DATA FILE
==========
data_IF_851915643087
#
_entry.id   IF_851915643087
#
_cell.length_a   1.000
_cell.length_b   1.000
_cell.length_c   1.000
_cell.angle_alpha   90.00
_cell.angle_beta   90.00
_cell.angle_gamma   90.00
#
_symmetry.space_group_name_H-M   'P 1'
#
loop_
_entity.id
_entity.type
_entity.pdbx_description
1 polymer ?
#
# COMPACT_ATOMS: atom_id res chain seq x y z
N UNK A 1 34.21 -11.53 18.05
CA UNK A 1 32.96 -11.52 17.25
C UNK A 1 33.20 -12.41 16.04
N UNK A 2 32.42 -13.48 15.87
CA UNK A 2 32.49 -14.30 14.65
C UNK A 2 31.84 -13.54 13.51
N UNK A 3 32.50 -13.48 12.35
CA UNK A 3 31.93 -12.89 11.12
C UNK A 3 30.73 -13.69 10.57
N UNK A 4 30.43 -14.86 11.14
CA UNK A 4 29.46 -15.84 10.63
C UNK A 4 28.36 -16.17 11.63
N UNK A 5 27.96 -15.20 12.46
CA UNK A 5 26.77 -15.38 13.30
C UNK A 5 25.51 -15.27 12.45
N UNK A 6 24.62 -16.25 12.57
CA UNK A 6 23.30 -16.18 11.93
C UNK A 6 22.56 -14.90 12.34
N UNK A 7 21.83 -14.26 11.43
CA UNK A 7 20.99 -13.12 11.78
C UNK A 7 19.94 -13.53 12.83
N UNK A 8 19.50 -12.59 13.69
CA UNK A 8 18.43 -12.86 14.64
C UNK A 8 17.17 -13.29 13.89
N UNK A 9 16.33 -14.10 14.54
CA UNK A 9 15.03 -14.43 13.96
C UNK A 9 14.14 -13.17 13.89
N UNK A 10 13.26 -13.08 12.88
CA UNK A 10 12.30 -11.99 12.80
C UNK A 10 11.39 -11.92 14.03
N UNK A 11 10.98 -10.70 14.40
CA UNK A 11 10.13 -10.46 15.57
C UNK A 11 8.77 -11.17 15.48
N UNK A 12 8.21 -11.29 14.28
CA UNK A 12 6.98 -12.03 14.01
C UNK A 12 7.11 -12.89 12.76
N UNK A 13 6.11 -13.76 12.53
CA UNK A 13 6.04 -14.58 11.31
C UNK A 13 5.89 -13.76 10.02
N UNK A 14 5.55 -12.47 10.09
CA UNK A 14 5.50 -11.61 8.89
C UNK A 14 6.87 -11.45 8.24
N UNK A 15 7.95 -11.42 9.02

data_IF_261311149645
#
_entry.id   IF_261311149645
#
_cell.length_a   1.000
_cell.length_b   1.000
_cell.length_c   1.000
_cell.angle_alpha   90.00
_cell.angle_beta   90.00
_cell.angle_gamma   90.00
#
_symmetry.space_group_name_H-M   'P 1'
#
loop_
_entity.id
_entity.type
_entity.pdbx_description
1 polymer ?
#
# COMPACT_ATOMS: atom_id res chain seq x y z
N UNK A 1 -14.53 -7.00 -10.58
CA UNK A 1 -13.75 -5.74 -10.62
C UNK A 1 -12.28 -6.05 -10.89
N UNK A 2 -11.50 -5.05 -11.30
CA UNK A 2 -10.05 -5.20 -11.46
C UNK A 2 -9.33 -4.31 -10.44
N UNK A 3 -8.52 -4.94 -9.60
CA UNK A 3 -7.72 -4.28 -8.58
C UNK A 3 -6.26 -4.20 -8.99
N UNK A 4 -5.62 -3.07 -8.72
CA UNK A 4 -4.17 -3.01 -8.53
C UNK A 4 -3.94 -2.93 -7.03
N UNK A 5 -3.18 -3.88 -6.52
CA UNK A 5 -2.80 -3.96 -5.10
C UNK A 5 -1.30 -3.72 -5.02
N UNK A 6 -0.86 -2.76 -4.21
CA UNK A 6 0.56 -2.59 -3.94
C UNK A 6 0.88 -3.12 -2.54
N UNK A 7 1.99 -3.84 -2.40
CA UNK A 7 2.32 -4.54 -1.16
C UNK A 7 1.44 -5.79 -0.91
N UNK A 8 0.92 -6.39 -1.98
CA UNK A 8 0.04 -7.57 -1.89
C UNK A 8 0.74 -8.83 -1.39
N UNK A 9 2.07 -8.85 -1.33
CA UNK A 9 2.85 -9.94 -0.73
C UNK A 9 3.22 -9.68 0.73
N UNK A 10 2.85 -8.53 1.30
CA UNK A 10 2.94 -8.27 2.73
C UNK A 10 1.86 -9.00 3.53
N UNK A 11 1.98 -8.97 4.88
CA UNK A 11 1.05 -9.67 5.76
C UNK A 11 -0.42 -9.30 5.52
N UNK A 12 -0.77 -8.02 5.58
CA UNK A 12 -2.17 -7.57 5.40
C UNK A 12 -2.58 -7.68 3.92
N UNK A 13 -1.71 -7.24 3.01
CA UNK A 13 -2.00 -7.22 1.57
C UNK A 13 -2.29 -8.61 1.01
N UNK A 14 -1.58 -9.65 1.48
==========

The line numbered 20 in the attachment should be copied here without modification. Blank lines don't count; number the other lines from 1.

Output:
# COMPACT_ATOMS: atom_id res chain seq x y z